I have been moved to tears while watching ballet and modern dance performances. And whenever I watch belly dancing I usually have a huge, stupid grin on my face because it just brings me so much joy. And that in itself is pretty amazing. But I've noticed something even more meaningful in belly dance. Beyond the way it makes me feel better about myself and allows me artistic expression. It is healing me. It is healing me in a way that I don't think anything else could have because of the unique femininity of belly dance.
You all know I'm pagan, so I'm going to wax a little spiritual here. My spiritual beliefs place a great importance on the power of the feminine. Women, sisterhood, the life cycle. Belly dance by its very nature fosters these things. And it's empowering. In paganism, there is no idea of the female body being sinful or wicked. The female body is celebrated. Part of my conversion to Paganism has invovled learning how to love my body. This is a tricky thing for most women raised in a cultural and religious environment like mine. I have another challenge to overcome in trying to love my body. Sadly, it's a challenge that is all too common. In the United States, 1 in 4 women will be sexually assaulted at some point in their lives. I am a sexual assault survivor. It's not something I talk about much. Almost never, in fact. But there have been recent circumstances that have reminded me I have something to share that might help someone else.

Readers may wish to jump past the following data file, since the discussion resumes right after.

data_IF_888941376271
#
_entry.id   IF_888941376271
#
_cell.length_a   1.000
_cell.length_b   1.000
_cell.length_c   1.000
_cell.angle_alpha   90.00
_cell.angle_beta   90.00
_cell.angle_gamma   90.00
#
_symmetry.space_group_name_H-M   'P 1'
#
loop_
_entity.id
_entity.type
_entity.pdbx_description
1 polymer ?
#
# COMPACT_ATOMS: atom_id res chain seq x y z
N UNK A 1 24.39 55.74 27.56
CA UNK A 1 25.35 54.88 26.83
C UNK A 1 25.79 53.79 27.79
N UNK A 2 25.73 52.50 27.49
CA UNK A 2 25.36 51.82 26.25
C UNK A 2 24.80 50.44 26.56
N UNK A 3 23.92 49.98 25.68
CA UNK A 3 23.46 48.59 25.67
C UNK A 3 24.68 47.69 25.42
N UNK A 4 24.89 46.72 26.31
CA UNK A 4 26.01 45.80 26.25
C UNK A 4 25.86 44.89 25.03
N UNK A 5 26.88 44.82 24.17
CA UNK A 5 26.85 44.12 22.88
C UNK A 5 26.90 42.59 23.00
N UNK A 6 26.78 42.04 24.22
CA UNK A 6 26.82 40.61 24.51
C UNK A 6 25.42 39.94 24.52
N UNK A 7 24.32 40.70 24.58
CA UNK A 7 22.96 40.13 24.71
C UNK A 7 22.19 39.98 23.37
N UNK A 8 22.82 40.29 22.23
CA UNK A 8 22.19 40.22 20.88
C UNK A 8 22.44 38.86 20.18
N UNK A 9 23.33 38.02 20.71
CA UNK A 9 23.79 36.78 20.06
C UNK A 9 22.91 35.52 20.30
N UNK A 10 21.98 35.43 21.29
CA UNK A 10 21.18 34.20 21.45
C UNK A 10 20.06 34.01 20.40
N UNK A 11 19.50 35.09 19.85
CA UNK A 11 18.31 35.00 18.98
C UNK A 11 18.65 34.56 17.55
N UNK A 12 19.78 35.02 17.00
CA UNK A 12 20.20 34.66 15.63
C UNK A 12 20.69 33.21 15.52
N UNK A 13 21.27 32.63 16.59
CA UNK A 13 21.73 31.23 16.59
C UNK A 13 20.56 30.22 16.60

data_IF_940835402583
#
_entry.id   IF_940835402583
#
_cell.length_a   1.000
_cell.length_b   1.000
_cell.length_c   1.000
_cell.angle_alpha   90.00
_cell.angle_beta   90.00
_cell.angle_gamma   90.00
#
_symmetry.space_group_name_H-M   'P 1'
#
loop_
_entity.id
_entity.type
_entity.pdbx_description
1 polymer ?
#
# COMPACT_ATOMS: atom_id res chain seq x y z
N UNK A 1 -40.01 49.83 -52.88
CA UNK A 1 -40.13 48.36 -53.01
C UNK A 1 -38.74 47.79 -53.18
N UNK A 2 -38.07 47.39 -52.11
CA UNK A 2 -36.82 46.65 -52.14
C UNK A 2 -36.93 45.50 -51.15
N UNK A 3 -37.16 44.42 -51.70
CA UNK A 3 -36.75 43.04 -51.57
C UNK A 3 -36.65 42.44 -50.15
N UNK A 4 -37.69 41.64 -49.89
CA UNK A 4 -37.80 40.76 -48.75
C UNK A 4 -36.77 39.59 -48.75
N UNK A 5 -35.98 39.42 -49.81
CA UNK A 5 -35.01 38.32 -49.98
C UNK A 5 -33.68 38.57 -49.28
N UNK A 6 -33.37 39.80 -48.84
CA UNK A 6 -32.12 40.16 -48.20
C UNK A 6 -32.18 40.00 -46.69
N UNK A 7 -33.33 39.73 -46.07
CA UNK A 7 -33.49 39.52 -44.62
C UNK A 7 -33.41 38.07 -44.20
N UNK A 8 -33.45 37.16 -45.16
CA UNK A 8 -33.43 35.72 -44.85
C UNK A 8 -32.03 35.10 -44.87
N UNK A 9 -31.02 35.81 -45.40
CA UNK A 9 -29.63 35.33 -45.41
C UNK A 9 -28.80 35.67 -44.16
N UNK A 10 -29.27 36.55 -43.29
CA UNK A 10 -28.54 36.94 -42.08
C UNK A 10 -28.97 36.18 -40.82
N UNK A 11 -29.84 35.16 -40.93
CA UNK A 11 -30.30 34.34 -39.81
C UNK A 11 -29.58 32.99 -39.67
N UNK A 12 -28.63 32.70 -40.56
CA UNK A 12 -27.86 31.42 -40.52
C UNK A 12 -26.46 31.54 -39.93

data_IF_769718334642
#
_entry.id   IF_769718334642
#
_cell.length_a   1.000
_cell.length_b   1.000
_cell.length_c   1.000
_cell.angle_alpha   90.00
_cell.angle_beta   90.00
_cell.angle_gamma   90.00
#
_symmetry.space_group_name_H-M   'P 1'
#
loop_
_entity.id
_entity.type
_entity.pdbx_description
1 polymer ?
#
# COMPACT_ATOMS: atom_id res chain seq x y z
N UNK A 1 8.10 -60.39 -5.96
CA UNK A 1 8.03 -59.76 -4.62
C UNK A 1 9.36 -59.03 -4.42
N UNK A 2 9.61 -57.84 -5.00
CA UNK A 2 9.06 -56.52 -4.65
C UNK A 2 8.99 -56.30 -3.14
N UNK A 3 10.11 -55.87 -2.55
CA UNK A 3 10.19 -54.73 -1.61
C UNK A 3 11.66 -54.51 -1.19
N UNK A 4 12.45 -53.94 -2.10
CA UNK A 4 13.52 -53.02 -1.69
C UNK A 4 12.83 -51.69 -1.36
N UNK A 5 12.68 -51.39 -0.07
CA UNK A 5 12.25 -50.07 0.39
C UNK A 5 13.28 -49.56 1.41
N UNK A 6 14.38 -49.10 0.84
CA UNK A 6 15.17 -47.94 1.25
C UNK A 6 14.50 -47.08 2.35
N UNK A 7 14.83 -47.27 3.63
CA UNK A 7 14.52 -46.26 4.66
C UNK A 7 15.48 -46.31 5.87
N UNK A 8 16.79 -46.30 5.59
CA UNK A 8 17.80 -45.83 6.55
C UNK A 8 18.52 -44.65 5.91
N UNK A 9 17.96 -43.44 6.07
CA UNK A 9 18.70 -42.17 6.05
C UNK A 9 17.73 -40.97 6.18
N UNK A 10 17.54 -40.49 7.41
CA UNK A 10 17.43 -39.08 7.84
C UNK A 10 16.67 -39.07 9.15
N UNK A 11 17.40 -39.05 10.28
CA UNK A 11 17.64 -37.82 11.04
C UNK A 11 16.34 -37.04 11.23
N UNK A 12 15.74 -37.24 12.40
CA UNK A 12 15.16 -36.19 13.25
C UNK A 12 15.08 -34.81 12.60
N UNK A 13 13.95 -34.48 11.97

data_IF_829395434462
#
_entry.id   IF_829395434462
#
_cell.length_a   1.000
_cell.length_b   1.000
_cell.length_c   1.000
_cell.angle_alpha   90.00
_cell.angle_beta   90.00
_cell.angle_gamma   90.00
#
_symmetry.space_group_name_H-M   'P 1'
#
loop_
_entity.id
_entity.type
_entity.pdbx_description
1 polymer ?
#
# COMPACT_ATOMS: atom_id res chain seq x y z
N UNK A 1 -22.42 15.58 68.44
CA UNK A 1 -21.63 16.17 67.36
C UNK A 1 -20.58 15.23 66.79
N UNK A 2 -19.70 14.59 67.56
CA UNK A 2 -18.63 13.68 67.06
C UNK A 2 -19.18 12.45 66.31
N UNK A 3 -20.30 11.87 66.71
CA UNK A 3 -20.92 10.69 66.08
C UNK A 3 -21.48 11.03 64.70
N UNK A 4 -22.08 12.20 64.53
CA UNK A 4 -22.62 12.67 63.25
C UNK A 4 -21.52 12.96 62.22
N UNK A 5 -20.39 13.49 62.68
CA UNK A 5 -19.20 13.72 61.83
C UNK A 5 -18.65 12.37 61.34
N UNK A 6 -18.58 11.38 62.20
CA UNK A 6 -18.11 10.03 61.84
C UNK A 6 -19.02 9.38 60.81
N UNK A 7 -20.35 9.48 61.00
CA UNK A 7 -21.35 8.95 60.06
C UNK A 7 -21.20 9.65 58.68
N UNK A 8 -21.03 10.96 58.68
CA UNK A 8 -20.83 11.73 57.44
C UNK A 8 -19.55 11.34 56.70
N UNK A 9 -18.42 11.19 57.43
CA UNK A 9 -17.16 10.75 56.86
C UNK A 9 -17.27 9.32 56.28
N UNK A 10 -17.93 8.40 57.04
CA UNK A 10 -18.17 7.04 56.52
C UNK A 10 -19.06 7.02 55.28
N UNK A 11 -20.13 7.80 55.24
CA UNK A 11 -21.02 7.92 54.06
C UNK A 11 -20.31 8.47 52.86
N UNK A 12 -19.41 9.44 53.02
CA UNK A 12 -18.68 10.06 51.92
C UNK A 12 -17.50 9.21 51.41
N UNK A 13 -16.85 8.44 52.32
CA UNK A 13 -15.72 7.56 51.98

In allowing myself to experience belly dance, I've learned to love my body again. This body that has felt so guilty about what was done-I'm reclaiming it in a way that is very physical. And while the counseling and prayer and intellectual reasoning have all helped-those are all very intangible things. Belly dance is happening with a combination of body and soul. These feminine based movements are bringing me back to everything that is truly me. No guilt. No violation. No shame. It can never change what was done to me. But it eases the pain in a way that nothing else has. I didn't expect that. I'm surprised by it. And I'm thankful for it. I'm curious if anyone else has experienced that as well. I wonder if it is something we should try to bring to crisis centers that serve women who have survived similar violations in the hope it might help somehow. I feel strongly that it would. Yes, we sruvived. But we deserve to thrive!
And because this song kept shuffling into my mix while I was writing, I'll share it here: